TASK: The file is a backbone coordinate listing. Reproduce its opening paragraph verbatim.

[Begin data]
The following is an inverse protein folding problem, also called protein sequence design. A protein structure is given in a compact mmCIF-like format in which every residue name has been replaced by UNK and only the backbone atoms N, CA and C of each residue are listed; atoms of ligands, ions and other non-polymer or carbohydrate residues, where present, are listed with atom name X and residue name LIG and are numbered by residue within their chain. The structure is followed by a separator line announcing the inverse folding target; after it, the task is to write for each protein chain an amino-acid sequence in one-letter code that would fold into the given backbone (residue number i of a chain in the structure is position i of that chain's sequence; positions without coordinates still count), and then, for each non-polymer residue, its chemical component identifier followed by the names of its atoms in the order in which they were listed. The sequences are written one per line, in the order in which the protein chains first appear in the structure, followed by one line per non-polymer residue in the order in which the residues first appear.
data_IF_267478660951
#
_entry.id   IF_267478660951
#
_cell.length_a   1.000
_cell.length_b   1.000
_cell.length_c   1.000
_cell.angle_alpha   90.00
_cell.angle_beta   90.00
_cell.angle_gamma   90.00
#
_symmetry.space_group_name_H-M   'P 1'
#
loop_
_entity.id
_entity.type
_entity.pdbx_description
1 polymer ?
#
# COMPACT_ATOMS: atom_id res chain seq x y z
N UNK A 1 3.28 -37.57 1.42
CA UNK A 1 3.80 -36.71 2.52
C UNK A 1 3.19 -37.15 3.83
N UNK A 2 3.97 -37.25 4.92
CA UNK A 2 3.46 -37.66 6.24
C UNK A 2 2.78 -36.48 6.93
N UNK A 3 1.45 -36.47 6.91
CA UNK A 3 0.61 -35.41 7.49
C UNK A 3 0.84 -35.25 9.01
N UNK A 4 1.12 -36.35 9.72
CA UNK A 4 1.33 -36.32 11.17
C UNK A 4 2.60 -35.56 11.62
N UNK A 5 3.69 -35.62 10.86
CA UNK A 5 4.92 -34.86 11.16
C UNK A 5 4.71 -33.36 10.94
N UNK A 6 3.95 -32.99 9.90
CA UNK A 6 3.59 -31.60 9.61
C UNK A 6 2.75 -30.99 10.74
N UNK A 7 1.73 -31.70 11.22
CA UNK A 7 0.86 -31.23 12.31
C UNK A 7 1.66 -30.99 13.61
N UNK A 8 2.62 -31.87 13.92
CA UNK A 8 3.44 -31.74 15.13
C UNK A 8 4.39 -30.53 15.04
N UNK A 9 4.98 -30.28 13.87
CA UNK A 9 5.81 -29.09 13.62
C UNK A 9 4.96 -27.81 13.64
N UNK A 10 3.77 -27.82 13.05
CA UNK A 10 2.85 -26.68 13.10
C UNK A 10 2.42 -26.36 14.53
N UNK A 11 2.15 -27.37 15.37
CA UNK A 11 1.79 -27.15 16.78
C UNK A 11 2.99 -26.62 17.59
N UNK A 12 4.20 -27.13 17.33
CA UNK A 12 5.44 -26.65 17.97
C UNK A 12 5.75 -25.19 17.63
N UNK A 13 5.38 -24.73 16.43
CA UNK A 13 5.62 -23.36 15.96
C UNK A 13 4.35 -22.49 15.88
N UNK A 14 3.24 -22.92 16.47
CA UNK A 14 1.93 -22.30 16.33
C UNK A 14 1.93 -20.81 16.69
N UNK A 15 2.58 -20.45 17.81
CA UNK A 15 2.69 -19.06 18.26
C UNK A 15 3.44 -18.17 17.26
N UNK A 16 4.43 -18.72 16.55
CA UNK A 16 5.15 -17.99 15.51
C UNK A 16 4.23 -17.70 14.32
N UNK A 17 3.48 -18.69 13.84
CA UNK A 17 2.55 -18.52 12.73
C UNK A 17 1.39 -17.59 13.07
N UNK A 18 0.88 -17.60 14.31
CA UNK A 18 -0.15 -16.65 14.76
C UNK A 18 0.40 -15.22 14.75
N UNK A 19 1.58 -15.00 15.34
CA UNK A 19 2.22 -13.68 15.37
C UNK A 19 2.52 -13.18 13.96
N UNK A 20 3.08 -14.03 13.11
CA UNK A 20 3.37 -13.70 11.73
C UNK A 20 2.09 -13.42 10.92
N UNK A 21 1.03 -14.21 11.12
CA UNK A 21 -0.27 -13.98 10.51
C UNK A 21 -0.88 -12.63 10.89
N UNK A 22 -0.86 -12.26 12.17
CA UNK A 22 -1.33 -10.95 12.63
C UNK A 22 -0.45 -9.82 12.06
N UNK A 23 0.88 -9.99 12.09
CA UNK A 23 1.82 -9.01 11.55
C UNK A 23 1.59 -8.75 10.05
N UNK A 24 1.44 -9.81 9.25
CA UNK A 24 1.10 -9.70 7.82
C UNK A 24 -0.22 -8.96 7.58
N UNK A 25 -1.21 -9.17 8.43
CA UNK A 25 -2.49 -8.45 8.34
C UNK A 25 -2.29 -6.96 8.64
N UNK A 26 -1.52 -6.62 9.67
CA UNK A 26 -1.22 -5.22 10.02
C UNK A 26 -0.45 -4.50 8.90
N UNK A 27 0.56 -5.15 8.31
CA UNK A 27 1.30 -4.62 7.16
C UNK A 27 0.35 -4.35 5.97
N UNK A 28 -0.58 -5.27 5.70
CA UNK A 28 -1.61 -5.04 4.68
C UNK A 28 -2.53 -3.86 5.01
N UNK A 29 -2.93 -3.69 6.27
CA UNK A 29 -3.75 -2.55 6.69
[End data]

The following is an inverse protein folding problem, also called protein sequence design. A protein structure is given in a compact mmCIF-like format in which every residue name has been replaced by UNK and only the backbone atoms N, CA and C of each residue are listed; atoms of ligands, ions and other non-polymer or carbohydrate residues, where present, are listed with atom name X and residue name LIG and are numbered by residue within their chain. The structure is followed by a separator line announcing the inverse folding target; after it, the task is to write for each protein chain an amino-acid sequence in one-letter code that would fold into the given backbone (residue number i of a chain in the structure is position i of that chain's sequence; positions without coordinates still count), and then, for each non-polymer residue, its chemical component identifier followed by the names of its atoms in the order in which they were listed. The sequences are written one per line, in the order in which the protein chains first appear in the structure, followed by one line per non-polymer residue in the order in which the residues first appear.